They say there’s no business like show business. But when your job involves playing it cool around pyrotechnics, pulling off death-defying stunts, or getting shot at with bullets you can only hope are fake, things can go wrong. In fact, a movie set can even turn deadly. Sometimes the blame lies with negligent producers, sometimes it’s technical effects gone awry, and sometimes the fault lies with the deceased themselves—as in the case of Jon-Erik Hexum, who shot himself with a blank while playing a game of Russian roulette. Here are eighteen people whose lives were tragically cut short while working in or around a movie set.
While on the set of the CBS television series Cover Up, rising TV star and model Jon-Erik Hexum put a pistol to his head and pulled the trigger—but this was no suicide.
Apparently bored during a filming delay, Hexum decided to play a game of Russian roulette with a .44 Magnum handgun loaded with one blank. Hexum reportedly didn’t realize that blanks can cause serious, fatal injuries if fired from close range. When he pulled the trigger, he had a one-in-six chance of surviving the incident. Hexum’s joke was actually deadly serious.
Unfortunately, the chambered blank aligned with the firing pin, sending a wad of paper into the side of his head with the impact of a bullet. He was taken to the hospital and declared brain dead. Six days after the incident, he was removed from life support.
The son of Bruce Lee, Brandon was on the path to uphold his father’s legacy as a talented actor and superb martial artist. His rise to fame was tragically cut short, however, on the set of his seminal film The Crow.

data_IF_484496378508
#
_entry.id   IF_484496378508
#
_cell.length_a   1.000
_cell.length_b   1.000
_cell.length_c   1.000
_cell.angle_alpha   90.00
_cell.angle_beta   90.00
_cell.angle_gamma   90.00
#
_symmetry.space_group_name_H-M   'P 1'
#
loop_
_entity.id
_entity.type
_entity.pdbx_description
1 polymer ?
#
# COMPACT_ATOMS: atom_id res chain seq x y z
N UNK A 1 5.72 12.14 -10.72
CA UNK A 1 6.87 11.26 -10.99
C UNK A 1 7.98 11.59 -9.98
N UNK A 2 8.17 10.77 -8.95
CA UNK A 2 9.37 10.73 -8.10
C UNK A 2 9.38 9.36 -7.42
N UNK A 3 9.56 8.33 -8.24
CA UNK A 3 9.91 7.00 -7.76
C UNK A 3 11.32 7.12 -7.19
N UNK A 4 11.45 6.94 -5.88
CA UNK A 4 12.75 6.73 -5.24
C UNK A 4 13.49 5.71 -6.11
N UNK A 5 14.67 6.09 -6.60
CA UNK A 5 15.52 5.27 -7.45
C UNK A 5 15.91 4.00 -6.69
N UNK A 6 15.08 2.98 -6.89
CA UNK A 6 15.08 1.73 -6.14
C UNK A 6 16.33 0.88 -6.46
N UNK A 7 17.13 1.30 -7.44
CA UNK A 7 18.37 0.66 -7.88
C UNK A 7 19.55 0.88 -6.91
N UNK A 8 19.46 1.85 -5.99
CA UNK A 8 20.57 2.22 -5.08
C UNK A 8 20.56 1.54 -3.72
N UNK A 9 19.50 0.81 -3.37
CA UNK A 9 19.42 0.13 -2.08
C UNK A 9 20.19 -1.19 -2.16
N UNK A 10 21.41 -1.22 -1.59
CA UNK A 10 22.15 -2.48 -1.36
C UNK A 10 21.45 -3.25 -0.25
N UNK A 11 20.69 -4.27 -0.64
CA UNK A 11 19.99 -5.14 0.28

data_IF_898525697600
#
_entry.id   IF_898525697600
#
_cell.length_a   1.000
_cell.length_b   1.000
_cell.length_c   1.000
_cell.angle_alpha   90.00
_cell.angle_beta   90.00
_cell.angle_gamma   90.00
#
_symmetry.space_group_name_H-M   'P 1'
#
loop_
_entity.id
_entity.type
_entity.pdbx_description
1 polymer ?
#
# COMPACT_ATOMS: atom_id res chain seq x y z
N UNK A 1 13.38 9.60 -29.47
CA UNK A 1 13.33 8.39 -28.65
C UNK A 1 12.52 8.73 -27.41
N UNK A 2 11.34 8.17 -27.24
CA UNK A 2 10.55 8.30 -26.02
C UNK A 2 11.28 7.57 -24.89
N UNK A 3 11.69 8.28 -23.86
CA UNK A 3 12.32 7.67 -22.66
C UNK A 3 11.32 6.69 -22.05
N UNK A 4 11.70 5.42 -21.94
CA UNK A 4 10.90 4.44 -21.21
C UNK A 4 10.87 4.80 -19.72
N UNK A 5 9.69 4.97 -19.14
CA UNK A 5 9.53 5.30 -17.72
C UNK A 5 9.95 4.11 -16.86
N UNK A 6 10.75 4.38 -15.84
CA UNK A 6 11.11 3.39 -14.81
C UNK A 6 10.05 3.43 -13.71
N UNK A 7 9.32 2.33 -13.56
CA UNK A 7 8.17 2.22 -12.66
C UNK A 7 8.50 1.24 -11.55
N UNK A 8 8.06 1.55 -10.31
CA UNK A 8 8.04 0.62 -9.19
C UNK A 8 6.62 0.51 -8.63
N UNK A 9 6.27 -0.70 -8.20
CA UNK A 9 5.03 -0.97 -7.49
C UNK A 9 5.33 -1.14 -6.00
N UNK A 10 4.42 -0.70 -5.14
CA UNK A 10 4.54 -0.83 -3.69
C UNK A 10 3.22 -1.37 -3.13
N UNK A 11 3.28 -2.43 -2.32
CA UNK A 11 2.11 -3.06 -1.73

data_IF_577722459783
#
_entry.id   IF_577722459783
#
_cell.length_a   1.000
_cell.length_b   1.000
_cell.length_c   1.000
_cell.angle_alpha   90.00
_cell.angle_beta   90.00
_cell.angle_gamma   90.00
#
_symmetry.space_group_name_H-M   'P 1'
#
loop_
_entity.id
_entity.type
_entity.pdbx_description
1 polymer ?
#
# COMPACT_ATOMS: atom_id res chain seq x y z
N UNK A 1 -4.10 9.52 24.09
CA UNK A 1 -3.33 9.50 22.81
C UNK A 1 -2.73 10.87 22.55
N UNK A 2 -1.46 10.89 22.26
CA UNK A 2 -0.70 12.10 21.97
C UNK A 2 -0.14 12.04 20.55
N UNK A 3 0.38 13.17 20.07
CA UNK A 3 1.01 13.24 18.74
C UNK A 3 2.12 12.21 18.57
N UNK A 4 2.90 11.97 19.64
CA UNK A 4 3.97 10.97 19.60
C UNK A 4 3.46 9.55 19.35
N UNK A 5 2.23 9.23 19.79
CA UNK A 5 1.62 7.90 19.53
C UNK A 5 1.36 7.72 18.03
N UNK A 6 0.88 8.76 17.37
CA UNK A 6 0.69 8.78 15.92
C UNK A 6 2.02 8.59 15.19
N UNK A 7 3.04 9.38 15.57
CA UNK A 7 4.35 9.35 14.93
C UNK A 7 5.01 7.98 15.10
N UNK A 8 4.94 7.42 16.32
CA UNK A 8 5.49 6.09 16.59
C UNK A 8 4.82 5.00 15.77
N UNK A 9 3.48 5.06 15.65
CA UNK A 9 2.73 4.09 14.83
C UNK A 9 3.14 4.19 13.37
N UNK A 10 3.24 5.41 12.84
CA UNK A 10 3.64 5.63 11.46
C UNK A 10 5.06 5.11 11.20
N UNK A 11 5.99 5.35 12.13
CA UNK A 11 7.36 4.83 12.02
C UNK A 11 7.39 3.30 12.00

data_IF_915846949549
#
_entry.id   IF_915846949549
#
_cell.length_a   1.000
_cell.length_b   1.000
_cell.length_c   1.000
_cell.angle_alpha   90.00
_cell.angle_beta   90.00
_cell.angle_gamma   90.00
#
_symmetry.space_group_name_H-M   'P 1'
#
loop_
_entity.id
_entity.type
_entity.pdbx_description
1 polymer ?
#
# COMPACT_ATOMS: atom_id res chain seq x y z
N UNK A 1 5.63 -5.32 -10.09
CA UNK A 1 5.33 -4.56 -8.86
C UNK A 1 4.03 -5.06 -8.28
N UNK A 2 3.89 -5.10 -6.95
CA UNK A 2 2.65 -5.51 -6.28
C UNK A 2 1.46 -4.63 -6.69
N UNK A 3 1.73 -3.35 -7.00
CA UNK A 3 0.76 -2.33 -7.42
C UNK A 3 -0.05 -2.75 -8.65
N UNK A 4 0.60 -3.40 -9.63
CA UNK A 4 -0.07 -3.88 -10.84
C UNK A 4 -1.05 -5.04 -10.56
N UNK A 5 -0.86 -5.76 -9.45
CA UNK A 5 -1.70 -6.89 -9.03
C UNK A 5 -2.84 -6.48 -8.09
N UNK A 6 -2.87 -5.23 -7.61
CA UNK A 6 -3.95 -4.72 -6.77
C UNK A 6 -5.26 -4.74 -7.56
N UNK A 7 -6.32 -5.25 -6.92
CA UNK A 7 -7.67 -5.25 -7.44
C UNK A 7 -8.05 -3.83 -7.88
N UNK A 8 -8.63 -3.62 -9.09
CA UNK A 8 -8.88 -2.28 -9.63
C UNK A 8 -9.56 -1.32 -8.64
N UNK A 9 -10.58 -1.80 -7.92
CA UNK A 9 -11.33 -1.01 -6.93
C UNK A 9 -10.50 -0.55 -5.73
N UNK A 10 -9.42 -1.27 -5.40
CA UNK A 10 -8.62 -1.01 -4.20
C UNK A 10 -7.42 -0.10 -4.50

Like Jon-Erik Hexum, Lee was killed by a blank. This time, though, the gun was fired at the actor from a safe distance. Lee was killed by something called a squib load, which is a bullet or bullet fragment lodged in the barrel of a gun. The special effects team were unaware that the gun used to shoot Lee had a squib load in the barrel, so when the blank was fired it pushed the lodged bullet out of the firearm with virtually the same force as a regular bullet.
Lee was hit in the abdomen and died a few hours later.
Although he didn’t technically die on set, Bruce Lee was actively working on a film at the moment of his collapse from a cerebral edema, or swelling of the brain.
While dubbing some tracks for his classic film Enter the Dragon, Lee collapsed in the studio and was rushed to the hospital. Doctors were able to get the swelling under control and Lee survived the incident.
Unfortunately, he would die a few weeks later after having an allergic reaction to the now discontinued pain-killing medication Equagesic. The reaction caused his brain to swell again, but doctors couldn’t save Lee’s life this time.
He was having a meeting about his upcoming film, Game of Death, when he died.